//Modern-day Slavery in the Fashion Industry

Modern-day Slavery in the Fashion Industry

Modern-day slavery

With today’s fashion industry being cheap, easy and abundant, modern-day slavery has become the easiest way for big brands to get their stock produced, with brands such as H&M, Gap and Walmart looking overseas for production. These modern-day slavery practices are defined through situations of exploitation where a person is unable to leave because of violence, threats, coercion, abuse or deception.

The fashion industry has been partnering with companies in developing countries as it is cheaper to manufacture goods and import/export products. The industry currently employs over 70 million people with 70% being women. 

In 2016, 3 years after the collapsing of Rana Plaza in Bangladesh, a report was conducted for the International Labour Organization. The report interviewed workers in Bangladesh, Cambodia, and India and discovered that factories still had not improved as companies had promised. The report showed that workers were still working 10 to 14 hour days with the workers saying they would work in extreme heat, without breaks and access to water leading to fainting episodes. In Bangladesh, 50% of workers said they were fired without any warning. 60% of those fired stated that they were let go without receiving their due wages.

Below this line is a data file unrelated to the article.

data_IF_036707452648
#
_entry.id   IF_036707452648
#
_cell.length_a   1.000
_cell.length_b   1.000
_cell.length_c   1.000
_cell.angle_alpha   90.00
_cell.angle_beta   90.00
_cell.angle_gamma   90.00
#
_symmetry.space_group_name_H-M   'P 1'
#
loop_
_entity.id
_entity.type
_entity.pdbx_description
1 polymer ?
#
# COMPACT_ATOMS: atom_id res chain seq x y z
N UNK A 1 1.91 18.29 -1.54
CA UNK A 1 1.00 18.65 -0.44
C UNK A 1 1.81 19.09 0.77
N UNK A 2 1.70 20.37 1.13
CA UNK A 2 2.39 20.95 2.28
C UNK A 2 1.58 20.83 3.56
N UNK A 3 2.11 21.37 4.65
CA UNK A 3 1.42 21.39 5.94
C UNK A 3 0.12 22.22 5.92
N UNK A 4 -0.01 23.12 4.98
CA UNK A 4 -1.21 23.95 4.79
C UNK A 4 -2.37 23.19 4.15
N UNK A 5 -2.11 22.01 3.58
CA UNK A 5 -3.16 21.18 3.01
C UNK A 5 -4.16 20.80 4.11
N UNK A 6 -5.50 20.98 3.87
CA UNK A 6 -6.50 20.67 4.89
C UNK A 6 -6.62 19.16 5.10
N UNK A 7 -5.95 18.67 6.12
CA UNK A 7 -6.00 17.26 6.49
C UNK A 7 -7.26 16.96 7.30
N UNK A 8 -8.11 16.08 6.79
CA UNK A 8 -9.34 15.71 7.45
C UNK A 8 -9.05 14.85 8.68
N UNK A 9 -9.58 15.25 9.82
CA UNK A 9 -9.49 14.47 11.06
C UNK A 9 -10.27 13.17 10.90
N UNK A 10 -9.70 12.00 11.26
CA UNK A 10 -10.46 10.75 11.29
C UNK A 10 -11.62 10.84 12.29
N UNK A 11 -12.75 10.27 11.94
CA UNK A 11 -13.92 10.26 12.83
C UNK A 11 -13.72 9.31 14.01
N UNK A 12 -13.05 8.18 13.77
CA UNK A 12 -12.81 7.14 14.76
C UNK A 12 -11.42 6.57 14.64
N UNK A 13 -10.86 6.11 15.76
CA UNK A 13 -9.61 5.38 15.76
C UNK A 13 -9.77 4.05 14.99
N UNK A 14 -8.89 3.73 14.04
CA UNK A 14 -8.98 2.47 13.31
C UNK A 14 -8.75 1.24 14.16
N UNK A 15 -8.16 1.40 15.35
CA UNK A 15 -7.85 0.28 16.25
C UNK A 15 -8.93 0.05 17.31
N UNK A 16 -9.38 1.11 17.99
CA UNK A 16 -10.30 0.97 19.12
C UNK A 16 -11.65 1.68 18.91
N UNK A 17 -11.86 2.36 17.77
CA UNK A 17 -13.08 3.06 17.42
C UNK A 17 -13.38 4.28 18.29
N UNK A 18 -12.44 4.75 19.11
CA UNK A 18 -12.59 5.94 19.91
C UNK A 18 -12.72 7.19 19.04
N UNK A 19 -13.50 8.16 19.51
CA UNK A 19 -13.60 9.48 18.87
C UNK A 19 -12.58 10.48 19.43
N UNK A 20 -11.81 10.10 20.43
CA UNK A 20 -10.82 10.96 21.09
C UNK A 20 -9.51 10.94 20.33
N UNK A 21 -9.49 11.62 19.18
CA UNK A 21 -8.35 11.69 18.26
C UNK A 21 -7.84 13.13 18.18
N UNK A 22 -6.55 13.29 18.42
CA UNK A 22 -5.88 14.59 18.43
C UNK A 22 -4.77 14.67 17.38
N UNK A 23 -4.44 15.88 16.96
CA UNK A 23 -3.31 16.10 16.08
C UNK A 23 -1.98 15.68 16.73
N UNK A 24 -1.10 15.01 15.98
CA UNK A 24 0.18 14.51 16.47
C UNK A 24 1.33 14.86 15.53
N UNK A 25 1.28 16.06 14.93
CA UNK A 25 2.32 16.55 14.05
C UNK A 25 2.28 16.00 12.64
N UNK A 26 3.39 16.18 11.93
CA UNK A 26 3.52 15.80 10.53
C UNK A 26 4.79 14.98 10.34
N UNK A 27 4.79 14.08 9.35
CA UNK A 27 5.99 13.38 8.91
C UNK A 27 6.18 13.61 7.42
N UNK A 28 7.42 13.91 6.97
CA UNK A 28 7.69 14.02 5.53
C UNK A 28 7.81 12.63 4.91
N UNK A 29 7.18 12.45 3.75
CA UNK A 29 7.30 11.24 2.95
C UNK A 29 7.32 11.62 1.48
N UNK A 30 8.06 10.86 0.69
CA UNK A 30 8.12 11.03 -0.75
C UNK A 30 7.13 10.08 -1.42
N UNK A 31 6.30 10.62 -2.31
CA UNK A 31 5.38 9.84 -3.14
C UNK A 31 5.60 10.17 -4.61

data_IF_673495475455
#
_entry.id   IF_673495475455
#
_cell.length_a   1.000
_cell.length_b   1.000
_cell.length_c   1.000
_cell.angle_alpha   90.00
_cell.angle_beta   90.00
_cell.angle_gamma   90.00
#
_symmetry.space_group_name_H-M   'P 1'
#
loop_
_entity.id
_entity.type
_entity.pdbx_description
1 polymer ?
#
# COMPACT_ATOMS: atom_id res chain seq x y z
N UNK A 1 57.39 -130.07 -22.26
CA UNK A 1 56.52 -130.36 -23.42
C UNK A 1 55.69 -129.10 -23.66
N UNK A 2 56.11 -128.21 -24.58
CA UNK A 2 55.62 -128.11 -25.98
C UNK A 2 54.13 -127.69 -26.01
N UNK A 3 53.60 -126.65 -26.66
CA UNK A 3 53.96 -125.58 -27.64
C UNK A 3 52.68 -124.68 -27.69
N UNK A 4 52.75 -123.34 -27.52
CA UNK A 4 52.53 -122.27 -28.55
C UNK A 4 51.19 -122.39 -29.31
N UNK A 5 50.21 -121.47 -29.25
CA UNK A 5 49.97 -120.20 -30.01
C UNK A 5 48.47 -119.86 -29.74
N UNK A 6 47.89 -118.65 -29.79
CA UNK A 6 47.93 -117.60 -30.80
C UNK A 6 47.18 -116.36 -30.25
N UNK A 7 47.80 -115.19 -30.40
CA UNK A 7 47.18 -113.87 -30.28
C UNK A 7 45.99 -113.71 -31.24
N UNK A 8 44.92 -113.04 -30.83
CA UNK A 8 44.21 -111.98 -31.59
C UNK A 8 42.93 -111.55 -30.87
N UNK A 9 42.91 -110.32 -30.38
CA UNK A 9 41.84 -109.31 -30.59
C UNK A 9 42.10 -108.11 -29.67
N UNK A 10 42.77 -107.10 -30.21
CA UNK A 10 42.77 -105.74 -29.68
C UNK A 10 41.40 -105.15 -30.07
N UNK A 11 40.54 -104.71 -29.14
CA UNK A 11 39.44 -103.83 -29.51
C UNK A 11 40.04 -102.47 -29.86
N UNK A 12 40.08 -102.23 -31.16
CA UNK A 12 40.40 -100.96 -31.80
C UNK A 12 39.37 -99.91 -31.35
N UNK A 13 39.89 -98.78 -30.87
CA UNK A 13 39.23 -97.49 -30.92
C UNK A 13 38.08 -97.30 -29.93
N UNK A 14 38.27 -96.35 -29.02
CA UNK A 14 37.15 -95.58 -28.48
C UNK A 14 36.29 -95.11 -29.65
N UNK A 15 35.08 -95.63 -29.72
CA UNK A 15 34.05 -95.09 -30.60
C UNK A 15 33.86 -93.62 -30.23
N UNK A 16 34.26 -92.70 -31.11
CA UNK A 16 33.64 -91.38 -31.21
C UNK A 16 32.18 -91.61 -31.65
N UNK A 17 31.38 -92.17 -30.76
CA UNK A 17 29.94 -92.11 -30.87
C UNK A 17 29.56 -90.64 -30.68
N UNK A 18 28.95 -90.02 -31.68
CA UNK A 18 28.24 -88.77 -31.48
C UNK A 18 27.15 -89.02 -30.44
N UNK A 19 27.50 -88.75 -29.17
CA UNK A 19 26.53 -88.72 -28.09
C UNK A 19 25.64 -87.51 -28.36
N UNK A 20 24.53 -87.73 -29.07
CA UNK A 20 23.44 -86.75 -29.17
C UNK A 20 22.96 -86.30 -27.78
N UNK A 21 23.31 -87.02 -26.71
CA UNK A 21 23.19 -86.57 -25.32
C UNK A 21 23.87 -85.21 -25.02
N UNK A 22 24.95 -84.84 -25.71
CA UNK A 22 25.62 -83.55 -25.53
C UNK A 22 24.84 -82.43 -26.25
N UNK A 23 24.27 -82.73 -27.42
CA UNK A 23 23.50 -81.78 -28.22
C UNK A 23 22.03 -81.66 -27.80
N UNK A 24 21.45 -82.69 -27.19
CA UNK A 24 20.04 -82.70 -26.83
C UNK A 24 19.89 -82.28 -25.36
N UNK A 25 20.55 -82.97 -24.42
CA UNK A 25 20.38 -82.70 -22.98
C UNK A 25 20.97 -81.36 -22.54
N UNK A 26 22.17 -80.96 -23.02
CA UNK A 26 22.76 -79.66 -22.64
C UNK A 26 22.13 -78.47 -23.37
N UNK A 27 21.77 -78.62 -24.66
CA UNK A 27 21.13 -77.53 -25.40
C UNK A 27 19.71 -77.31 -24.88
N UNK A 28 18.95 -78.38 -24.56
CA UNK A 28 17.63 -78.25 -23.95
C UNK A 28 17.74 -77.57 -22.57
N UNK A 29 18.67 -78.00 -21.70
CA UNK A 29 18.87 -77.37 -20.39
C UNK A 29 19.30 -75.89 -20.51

The 2018 report written by The Global Slavery Index shows that the fashion industry is the biggest at risk of being produced through modern slavery practices. According to the Global Slavery Index, out of the $354 billion brought in every year through fashion, $127 billion is attributed to fast fashion.

 

Things you can do

1. Ask #whomademyclothes

The use of social media can help change the landscape of modern-day slavery drastically. Through social media, people can call for action from big brands who still practice modern-day slavery. 

2. Send an email to a big brand through Fashion Revolution

If you go to https://www.fashionrevolution.org/about/get-involved/  they have a template of an email that you can send to a big brand asking for safe and ethical manufacturing practices as well as asking them where we can find their supply chain. You wouldn’t think this would have any impact but if enough people email, they will have to answer at one point.

3. Buy from thrift shops

By buying through thrift shops, you are reducing the number of clothes being made each year as well as reducing the carbon footprint of your wardrobe.

4. Support ethical producers and businesses

Through supporting ethical fashion practices you will be ensuring that more sustainable steps will be taken by big brands during their manufacturing process.

5. Donate or upcycle old clothes 

Make sure that your old clothes are being donated to those who need it. This reduces the number of textiles going into landfill every year as well as helping those in need. By upcycling clothes, you can give them a new chance to be used.

 

love GHM x

By |2019-10-01T01:28:54+00:00October 1st, 2019|Uncategorised|0 Comments

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